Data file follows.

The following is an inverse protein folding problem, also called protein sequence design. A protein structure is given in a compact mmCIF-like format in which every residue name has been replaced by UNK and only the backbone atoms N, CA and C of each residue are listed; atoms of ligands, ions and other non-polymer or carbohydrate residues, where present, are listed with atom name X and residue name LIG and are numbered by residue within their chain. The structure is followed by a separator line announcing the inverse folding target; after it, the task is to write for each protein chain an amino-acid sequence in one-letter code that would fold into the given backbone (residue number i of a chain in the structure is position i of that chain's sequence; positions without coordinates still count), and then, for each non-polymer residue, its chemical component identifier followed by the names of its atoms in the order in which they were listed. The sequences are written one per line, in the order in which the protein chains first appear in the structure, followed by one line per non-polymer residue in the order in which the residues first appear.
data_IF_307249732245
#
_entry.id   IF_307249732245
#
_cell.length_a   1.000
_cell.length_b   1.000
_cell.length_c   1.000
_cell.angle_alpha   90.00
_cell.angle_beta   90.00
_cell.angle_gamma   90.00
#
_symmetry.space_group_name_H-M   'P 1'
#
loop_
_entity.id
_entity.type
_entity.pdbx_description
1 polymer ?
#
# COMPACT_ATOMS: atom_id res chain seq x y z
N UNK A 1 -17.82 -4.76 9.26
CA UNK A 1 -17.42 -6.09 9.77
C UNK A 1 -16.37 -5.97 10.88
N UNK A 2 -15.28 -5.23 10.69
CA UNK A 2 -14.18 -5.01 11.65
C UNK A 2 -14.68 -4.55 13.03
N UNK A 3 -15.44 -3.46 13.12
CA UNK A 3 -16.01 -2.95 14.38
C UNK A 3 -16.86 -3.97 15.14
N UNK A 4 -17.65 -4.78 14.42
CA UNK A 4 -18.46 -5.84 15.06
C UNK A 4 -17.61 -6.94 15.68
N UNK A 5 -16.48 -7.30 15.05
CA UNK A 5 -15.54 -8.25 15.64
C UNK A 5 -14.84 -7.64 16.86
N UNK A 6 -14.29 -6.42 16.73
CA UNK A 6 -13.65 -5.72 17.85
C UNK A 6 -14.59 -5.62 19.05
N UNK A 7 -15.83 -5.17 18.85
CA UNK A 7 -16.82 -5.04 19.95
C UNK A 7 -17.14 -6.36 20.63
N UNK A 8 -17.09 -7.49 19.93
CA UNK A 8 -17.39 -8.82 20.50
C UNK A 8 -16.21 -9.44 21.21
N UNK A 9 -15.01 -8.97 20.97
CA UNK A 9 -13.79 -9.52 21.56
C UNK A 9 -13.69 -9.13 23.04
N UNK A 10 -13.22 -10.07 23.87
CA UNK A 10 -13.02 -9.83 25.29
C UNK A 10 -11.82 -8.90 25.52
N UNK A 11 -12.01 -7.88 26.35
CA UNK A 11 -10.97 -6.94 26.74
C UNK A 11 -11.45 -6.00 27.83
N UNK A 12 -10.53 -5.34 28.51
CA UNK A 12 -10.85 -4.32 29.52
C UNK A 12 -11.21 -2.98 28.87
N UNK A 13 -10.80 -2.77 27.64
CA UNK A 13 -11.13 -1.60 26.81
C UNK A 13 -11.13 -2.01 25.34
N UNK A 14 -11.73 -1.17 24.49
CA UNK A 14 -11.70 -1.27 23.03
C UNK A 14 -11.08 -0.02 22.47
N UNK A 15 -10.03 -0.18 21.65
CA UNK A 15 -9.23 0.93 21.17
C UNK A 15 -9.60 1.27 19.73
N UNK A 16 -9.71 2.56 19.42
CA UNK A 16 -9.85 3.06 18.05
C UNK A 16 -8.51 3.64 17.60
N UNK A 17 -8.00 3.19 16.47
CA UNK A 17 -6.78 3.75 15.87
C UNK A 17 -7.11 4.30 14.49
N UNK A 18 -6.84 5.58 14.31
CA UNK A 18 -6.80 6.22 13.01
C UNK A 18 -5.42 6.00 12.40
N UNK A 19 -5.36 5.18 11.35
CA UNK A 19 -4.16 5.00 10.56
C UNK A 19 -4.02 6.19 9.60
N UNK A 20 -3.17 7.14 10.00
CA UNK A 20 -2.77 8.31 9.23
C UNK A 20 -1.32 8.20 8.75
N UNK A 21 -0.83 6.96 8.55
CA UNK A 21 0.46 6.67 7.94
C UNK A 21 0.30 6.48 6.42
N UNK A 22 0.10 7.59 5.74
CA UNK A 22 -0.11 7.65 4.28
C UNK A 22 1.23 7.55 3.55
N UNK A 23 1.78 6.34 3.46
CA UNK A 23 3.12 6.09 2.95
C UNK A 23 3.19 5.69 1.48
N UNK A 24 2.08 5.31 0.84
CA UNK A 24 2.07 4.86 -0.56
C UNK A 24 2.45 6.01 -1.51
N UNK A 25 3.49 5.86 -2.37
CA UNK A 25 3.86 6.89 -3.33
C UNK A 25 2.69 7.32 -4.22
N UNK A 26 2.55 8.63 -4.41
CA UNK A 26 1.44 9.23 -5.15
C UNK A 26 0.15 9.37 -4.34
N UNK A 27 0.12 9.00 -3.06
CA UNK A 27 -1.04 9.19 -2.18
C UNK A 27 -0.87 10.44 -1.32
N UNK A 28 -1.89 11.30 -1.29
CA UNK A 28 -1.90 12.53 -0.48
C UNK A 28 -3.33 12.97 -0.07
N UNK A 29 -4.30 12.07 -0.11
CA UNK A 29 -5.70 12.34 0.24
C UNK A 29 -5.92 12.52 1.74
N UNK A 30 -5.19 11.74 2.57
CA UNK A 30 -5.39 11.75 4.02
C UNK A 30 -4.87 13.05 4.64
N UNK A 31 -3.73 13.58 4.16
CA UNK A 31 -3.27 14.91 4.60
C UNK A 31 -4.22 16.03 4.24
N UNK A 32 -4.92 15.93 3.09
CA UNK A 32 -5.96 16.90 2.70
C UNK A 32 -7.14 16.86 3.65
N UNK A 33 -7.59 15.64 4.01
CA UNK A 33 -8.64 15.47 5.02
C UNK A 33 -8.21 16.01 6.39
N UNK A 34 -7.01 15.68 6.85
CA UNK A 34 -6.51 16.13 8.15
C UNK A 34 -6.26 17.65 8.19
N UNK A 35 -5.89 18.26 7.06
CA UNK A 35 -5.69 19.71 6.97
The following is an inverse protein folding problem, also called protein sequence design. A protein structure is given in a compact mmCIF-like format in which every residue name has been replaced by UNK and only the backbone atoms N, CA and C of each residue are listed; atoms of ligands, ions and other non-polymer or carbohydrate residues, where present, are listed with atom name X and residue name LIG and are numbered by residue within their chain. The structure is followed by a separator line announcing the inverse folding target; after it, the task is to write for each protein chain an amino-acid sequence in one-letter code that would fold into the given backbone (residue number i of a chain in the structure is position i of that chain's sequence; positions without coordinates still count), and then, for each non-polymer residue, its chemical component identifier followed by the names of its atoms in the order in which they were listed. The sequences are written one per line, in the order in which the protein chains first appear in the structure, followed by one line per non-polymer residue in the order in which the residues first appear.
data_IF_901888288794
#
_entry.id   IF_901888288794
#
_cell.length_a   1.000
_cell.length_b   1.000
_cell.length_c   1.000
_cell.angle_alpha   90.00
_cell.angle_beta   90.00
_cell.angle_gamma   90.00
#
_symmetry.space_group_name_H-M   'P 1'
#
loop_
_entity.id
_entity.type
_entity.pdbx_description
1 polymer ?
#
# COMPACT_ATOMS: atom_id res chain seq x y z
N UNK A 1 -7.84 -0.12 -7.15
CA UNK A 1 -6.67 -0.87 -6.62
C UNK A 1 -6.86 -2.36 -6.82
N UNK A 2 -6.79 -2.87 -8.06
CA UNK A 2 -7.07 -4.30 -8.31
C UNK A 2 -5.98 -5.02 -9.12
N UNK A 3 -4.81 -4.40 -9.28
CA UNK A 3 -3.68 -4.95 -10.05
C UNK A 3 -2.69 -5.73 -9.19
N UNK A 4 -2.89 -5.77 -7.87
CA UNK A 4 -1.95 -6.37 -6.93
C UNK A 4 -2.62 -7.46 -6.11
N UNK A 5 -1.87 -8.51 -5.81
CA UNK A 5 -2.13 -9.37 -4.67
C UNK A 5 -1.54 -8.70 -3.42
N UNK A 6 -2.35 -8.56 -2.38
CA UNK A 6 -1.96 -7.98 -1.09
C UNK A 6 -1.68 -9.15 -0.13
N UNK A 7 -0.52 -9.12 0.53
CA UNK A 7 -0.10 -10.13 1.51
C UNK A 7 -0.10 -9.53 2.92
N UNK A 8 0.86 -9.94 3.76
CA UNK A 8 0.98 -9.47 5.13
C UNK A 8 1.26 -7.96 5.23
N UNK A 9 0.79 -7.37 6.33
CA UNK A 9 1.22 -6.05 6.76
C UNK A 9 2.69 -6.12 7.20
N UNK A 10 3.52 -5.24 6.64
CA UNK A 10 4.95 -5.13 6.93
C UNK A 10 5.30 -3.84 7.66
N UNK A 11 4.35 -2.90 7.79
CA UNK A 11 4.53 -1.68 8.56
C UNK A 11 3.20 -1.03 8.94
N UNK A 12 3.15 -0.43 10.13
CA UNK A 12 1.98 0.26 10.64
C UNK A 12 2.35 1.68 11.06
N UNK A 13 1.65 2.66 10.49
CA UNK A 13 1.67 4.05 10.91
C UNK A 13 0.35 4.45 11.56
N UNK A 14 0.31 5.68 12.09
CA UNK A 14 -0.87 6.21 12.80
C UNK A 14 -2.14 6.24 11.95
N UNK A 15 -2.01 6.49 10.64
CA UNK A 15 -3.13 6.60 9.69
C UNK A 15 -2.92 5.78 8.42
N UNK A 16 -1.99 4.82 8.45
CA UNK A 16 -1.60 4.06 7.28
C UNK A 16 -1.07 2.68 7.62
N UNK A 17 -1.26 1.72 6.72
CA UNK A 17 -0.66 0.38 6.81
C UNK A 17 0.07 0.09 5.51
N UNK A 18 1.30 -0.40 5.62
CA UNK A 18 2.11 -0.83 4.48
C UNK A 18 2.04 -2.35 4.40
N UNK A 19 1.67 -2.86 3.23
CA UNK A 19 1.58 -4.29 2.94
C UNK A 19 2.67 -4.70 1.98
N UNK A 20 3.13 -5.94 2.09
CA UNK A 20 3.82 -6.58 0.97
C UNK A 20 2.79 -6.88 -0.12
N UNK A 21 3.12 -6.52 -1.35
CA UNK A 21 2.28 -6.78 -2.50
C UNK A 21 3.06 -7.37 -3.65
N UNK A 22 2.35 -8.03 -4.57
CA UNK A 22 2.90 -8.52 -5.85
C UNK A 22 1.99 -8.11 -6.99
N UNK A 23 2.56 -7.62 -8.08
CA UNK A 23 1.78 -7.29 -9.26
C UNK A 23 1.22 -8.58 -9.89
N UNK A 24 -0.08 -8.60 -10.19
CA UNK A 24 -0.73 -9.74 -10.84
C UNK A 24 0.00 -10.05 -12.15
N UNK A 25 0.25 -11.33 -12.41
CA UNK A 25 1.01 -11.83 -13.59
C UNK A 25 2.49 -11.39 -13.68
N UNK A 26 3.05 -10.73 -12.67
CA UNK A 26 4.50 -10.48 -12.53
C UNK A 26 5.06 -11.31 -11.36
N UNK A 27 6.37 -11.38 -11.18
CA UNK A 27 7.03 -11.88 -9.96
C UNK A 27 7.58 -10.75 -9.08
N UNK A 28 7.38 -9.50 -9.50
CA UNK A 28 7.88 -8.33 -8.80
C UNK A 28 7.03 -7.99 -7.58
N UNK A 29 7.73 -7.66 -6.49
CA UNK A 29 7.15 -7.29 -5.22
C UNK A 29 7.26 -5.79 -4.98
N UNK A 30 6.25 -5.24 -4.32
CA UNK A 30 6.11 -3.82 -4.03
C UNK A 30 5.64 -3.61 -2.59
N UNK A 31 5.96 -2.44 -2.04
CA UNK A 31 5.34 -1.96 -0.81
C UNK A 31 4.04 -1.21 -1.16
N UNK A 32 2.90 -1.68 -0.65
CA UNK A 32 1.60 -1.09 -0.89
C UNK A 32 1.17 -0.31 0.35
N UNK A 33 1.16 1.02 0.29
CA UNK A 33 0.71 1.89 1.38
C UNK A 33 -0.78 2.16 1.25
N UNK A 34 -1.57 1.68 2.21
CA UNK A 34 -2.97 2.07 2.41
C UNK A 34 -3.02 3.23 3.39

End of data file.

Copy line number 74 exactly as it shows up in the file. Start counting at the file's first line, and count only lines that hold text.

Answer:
CA UNK A 18 -6.80 6.22 13.01